- Elgar original reference
Edited by Deborah M. Figart and Tonia L. Warnecke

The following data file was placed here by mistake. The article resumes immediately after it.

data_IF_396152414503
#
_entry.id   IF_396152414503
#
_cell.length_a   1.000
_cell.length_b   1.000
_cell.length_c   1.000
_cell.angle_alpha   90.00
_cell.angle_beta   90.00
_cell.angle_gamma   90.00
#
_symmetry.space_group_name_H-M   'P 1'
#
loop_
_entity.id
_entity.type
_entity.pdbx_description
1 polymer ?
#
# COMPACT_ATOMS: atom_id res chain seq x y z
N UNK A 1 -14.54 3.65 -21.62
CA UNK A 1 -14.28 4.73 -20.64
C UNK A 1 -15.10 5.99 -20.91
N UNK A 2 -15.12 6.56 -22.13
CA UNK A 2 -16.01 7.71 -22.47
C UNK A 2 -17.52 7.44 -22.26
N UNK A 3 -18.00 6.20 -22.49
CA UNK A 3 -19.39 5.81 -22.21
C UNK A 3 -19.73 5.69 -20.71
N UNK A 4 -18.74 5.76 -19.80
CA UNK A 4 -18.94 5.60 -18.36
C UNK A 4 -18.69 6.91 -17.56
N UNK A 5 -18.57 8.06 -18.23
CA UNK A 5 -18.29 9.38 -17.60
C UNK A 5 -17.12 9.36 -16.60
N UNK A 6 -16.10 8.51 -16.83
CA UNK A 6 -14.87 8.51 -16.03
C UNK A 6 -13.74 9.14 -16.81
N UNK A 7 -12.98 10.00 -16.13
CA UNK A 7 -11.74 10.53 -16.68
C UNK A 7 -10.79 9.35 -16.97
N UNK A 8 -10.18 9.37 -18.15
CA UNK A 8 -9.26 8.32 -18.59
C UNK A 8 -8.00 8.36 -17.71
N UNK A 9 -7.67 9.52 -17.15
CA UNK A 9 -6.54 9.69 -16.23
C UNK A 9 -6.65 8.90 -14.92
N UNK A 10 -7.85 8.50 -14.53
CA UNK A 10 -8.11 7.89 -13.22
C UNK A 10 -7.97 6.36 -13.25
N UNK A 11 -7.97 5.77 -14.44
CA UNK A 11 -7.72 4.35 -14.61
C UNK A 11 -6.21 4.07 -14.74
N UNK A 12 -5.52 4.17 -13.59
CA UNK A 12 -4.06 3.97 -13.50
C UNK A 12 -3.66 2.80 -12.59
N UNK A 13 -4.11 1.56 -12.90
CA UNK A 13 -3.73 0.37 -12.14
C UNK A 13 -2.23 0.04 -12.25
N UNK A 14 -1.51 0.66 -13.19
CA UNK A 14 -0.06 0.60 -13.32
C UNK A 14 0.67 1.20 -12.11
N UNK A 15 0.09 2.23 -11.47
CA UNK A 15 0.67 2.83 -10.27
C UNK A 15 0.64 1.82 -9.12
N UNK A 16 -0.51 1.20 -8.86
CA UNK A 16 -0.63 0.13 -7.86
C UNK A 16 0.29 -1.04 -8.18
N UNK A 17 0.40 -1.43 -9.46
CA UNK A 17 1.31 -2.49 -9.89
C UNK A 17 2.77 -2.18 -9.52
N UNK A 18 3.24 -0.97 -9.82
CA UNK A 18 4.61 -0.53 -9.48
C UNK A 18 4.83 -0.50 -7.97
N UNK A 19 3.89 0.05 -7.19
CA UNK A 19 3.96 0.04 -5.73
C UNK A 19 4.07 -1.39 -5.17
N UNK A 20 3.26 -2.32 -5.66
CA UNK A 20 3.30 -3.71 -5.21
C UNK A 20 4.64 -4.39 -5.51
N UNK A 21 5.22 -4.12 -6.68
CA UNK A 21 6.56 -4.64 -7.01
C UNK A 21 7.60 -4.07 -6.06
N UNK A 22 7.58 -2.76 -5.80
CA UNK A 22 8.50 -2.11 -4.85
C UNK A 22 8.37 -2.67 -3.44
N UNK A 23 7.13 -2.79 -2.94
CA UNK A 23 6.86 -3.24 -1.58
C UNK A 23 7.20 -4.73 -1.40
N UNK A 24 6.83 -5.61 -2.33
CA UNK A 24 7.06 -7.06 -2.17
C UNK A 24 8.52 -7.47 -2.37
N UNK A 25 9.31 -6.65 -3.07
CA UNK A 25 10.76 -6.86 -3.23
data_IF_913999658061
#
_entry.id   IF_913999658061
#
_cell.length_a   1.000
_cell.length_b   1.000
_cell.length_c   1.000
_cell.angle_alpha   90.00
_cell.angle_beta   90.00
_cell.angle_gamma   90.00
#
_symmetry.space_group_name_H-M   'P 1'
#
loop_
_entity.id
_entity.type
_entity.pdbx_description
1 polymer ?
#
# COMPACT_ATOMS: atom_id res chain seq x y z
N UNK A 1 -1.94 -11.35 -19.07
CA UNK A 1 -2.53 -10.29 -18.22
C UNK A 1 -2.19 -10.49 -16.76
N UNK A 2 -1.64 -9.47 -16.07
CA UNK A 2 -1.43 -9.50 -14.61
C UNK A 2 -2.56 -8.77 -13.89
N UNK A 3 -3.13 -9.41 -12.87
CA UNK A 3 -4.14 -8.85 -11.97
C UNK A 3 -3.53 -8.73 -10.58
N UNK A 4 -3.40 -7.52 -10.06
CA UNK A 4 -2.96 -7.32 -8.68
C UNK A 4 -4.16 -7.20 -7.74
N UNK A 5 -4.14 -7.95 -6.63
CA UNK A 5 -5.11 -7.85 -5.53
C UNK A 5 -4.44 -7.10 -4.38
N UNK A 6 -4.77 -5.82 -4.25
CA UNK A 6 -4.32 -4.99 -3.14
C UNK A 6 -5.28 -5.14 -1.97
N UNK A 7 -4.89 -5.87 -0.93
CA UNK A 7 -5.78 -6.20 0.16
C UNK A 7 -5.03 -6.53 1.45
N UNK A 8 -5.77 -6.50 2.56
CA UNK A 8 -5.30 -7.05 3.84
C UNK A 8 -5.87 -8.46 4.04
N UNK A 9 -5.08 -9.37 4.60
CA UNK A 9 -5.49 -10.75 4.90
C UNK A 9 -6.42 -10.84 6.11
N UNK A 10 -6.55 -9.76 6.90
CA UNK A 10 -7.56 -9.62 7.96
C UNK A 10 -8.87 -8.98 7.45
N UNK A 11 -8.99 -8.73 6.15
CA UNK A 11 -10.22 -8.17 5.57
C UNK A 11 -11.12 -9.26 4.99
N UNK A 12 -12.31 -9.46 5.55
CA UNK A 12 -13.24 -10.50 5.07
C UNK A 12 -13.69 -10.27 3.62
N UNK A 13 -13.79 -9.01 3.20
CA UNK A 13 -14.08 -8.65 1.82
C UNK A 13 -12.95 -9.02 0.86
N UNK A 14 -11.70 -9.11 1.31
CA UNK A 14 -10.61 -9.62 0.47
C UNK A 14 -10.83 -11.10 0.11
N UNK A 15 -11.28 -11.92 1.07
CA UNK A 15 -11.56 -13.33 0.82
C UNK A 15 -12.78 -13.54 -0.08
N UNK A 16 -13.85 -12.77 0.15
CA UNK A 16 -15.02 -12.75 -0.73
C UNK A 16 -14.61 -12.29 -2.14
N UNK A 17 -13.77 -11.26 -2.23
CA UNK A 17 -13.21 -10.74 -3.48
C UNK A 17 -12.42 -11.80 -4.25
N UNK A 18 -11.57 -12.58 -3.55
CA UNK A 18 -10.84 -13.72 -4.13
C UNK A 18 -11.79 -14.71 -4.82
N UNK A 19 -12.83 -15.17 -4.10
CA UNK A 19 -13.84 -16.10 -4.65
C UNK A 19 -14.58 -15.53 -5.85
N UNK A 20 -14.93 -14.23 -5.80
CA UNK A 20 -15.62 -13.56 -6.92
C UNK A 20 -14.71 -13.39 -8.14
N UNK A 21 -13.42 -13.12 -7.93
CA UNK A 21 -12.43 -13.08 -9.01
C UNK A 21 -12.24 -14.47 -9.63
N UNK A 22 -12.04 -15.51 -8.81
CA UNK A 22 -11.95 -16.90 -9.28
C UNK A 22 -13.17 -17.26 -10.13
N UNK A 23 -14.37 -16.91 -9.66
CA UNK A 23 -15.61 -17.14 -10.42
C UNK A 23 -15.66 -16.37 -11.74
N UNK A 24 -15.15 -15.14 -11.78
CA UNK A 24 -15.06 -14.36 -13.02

Thanks to a combination of policies and sustained investments in education by governments, communities and families, developing countries today have unprecedented numbers of schools, classrooms, teachers – and students. Compared with two decades ago, many more children are entering school, completing primary schooling, and continuing to secondary and tertiary education. In low-income countries, average net enrollment rates in primary education have surged upwards of 80 percent and completion rate sup to 68 percent (UNESCO, 2010). Remarkable accomplishments have also been made toward achieving gender equality at all levels of education (see World Bank, 2010a). Since 1990, the ratio of girls to boys enrolled has increased most at the primary level in Sub-Saharan Africa and South Asia. At the secondary level, the ratio has risen substantially in East Asia and Latin America and the Caribbean. In tertiary education, Eastern European countries show the most progress. Addressing gender inequality in education requires an approach that takes into account multiple, intersecting sources of disadvantage that include income poverty, place of residence, ethnicity, and linguistic background.
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